Are children sustainable?

Living on a planet with 7 billion people, dwindling resources and the very real issue of climate change makes me worry about the future for my child. It also makes me wonder if it is slightly irresponsible to create more children for the earth to support. My husband and I talked about this a lot during my pregnancy, as we wanted to take a proactive role in reducing bubs impact on the earth.

It really wasn’t that hard to make some conscious decisions that reduce the impact of a new baby on the planet. Most new parents spend a fortune on brand new clothes and nursery furniture that gets used for such a short period. Disposable nappies, formula feeding (by choice, not necessity) and pre-packaged foods all lead to excess waste production, and often are linked to many transport miles. And ironically these choices can often be unhealthy for our babies too.

For furniture and clothes we had a secondhand rule. We scoured eBay and baby markets and got some great secondhand furniture. It took a bit of time, as I wanted everything to work nicely in the room but it all came together beautifully. As well as reducing the impact new furniture has on our earth, there were a couple of other benefits too. It was cheap! The whole nursery, including pictures, manchester and toys cost less than $1000. All our furniture was solid wood and good quality; second hand did not mean second best. It was also better for our little girl’s health. New furniture off-gases toxic chemicals including formaldehyde, which have been linked to cancer, asthma and respiratory problems. In the end the room didn’t look as pretty as I planned mostly because little miss moved into our room, leaving the nursery as part change room, part play room and part storage!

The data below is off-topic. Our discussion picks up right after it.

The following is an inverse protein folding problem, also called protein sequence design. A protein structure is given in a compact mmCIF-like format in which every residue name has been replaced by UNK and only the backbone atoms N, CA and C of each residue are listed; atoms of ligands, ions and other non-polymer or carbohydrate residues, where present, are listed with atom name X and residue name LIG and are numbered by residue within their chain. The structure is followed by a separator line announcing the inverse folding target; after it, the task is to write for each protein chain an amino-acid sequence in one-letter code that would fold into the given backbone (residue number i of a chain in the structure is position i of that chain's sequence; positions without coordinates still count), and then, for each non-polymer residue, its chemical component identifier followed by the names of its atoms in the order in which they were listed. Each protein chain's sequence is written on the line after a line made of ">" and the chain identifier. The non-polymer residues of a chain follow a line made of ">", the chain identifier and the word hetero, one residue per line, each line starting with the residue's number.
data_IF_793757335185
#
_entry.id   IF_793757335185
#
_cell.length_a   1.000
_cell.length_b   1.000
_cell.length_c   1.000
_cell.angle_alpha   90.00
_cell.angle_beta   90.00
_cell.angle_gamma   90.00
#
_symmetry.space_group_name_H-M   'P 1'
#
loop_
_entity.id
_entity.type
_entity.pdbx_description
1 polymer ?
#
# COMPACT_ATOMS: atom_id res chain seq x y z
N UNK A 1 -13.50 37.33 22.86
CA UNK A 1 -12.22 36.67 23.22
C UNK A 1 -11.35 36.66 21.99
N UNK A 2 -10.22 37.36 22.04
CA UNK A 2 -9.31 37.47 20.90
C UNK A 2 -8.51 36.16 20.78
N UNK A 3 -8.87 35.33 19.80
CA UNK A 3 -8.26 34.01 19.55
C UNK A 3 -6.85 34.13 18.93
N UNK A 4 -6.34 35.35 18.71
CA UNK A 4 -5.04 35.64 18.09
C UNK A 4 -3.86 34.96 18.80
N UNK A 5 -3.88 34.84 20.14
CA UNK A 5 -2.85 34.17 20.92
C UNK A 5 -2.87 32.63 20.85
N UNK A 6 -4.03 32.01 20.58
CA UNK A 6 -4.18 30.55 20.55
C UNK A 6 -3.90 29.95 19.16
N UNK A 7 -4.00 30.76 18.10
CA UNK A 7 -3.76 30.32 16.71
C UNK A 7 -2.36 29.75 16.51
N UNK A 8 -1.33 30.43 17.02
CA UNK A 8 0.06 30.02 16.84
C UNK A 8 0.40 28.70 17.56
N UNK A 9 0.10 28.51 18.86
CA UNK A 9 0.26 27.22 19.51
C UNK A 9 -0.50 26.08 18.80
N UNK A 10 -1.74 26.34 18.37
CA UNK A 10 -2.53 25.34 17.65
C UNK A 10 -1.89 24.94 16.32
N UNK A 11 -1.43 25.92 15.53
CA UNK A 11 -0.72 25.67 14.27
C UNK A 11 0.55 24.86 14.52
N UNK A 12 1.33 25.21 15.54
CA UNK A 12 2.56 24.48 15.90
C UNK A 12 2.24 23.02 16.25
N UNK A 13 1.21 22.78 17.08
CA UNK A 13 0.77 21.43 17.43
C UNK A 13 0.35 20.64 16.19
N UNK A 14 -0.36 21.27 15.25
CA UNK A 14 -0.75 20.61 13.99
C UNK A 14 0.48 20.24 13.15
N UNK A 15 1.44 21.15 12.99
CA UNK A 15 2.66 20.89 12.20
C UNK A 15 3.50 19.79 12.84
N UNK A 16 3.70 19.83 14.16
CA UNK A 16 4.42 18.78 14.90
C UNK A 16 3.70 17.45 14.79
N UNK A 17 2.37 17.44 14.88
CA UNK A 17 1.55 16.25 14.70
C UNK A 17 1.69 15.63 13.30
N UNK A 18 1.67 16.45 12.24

Toys are often super cheap secondhand, and baby markets have heaps of them. Friends have also been very generous with donating old unwanted toys. They get to clear their clutter and recycle at the same time! Lately I have been sourcing some good second hand books from Better World Books. These guys do great work – check them out. I also dusted off the old library card, and am constantly surprised by the range of books on parenting the library has.

I also use cloth nappies most of the time. Despite some controversy about the water requirements for washing, cloth nappies have been found to be more eco-friendly than disposable. I’m not superwomen, so sometimes we revert to disposables when I’m struggling to keep up with everything (I work from home and study too!), but most of the time my little girl bops around in her cute cloth bottom giving me an ‘awwww’ factor as well as some eco good feelings.

I make ALL of my baby’s food myself. She has not had one spoonful of commercial food. We source our ingredients from a local organic farmers market. Buying local also means buying seasonal. Just this morning, we noticed that the pear season is over. The only pears left are hard ones that looked bland. I was sad for a while as my baby loves pears, however watching her tuck into a nice ripe organic peach later that morning reminded me that each season brings it’s own favourites. Making all the food gives me a real opportunity to reduce the impact on the environment – and its better for my growing girl.

I’m sure as she gets older, we will learn new ways to be kind to Mother Earth, mostly though I hope we teach bub to be eco-conscious. After all the planet will soon be in that generations hands and hopefully they will do better than we did.



Filed under Eco baby

3 responses to “Are children sustainable?

  1. What a wonderful influence you are on your baby and others around you.

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